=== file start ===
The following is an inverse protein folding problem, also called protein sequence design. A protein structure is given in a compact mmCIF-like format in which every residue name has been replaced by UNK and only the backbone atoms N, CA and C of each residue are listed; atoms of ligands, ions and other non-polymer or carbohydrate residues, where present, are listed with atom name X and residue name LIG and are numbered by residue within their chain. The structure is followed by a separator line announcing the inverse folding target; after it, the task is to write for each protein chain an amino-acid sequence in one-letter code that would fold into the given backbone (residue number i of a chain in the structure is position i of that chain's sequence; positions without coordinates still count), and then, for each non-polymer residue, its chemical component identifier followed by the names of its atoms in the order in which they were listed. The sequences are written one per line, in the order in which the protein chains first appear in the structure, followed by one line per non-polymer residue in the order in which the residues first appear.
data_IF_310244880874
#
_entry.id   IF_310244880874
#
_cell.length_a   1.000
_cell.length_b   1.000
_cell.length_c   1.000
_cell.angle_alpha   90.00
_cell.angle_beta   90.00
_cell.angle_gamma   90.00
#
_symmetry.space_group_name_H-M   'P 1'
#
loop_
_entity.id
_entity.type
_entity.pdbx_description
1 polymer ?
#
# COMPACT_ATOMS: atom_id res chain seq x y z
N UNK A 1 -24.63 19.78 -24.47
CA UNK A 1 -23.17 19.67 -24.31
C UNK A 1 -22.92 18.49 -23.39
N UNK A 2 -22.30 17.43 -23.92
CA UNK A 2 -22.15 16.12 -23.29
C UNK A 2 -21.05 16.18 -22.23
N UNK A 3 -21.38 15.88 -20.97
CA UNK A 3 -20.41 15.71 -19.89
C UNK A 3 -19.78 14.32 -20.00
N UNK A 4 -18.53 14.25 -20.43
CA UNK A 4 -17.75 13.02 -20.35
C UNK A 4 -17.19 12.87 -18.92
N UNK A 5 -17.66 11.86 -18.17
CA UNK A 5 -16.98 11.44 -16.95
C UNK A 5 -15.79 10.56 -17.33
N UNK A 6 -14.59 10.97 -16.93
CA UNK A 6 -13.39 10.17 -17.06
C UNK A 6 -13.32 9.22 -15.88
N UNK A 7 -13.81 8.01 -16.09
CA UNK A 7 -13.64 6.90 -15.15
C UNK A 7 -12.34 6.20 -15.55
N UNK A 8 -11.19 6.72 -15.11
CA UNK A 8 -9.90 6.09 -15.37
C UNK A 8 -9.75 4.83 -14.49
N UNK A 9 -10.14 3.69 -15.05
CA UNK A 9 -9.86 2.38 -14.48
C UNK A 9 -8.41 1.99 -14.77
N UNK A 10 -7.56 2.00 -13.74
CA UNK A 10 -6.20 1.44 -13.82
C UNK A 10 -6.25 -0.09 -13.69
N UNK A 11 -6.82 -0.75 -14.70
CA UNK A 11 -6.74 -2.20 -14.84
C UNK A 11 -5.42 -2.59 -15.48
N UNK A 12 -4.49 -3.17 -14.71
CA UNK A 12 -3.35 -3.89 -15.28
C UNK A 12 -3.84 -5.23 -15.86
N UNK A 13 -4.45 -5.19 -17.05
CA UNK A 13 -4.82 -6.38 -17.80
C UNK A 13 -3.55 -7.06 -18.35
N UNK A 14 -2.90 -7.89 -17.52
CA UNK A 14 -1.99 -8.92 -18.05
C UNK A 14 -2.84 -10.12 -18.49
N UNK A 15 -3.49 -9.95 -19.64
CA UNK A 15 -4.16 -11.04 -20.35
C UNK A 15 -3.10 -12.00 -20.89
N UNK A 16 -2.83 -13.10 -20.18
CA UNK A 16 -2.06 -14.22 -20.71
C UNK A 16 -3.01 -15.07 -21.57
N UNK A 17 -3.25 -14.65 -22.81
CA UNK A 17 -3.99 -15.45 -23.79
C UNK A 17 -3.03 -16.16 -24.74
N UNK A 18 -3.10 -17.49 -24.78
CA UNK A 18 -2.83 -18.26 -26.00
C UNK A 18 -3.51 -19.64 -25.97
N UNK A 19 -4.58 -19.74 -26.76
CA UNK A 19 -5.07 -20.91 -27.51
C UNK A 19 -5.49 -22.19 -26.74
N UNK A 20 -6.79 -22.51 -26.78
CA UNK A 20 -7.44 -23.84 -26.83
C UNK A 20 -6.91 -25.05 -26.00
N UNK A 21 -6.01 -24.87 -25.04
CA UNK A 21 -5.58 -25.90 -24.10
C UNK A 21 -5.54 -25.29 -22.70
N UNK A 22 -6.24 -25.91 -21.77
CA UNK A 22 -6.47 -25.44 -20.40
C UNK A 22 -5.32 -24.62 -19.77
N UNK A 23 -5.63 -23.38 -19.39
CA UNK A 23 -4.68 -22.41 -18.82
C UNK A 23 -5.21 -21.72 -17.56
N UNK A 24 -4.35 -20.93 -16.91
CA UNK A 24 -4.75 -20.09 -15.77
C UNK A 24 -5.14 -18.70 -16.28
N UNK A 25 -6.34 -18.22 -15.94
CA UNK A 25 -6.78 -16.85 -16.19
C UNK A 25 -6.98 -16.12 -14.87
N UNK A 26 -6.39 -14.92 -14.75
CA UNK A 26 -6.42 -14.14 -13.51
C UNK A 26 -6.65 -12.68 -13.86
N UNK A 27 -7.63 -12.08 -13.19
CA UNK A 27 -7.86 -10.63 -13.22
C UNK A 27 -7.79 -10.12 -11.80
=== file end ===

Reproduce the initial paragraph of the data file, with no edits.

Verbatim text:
The following is an inverse protein folding problem, also called protein sequence design. A protein structure is given in a compact mmCIF-like format in which every residue name has been replaced by UNK and only the backbone atoms N, CA and C of each residue are listed; atoms of ligands, ions and other non-polymer or carbohydrate residues, where present, are listed with atom name X and residue name LIG and are numbered by residue within their chain. The structure is followed by a separator line announcing the inverse folding target; after it, the task is to write for each protein chain an amino-acid sequence in one-letter code that would fold into the given backbone (residue number i of a chain in the structure is position i of that chain's sequence; positions without coordinates still count), and then, for each non-polymer residue, its chemical component identifier followed by the names of its atoms in the order in which they were listed. The sequences are written one per line, in the order in which the protein chains first appear in the structure, followed by one line per non-polymer residue in the order in which the residues first appear.